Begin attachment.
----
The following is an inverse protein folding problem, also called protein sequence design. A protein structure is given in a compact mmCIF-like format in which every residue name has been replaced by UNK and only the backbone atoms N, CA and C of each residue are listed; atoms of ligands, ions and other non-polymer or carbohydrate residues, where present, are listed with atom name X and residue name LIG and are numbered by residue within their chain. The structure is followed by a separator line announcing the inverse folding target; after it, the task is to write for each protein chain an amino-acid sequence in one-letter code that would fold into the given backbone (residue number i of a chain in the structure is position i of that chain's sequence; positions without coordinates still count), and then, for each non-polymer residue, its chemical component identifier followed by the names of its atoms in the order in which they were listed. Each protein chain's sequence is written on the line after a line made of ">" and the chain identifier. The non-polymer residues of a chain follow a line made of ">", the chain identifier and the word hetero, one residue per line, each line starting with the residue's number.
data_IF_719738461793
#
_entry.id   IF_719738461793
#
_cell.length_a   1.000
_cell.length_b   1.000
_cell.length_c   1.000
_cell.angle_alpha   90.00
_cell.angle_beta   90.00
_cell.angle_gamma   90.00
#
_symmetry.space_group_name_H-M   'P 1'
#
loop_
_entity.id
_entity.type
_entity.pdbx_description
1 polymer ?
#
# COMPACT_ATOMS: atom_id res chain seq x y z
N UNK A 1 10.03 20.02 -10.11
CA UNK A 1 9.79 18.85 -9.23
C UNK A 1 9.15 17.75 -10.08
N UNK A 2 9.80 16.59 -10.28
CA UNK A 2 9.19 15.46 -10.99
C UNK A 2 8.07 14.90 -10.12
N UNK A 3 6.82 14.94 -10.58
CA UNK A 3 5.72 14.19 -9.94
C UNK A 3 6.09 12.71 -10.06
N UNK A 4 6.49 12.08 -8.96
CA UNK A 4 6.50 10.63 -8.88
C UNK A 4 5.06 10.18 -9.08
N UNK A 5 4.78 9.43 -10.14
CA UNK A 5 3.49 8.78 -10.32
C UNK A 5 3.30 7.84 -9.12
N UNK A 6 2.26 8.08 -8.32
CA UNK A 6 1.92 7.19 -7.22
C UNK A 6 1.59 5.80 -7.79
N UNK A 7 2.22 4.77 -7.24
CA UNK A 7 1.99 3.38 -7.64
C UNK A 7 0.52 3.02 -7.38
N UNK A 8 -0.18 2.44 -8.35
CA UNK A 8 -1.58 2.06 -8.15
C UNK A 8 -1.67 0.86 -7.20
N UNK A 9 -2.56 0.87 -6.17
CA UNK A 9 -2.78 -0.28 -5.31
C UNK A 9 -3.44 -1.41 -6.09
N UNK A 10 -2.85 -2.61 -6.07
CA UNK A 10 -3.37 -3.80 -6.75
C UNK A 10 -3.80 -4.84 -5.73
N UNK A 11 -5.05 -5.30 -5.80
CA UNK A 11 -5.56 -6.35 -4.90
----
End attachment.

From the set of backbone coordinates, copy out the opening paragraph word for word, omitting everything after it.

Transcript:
The following is an inverse protein folding problem, also called protein sequence design. A protein structure is given in a compact mmCIF-like format in which every residue name has been replaced by UNK and only the backbone atoms N, CA and C of each residue are listed; atoms of ligands, ions and other non-polymer or carbohydrate residues, where present, are listed with atom name X and residue name LIG and are numbered by residue within their chain. The structure is followed by a separator line announcing the inverse folding target; after it, the task is to write for each protein chain an amino-acid sequence in one-letter code that would fold into the given backbone (residue number i of a chain in the structure is position i of that chain's sequence; positions without coordinates still count), and then, for each non-polymer residue, its chemical component identifier followed by the names of its atoms in the order in which they were listed. Each protein chain's sequence is written on the line after a line made of ">" and the chain identifier. The non-polymer residues of a chain follow a line made of ">", the chain identifier and the word hetero, one residue per line, each line starting with the residue's number.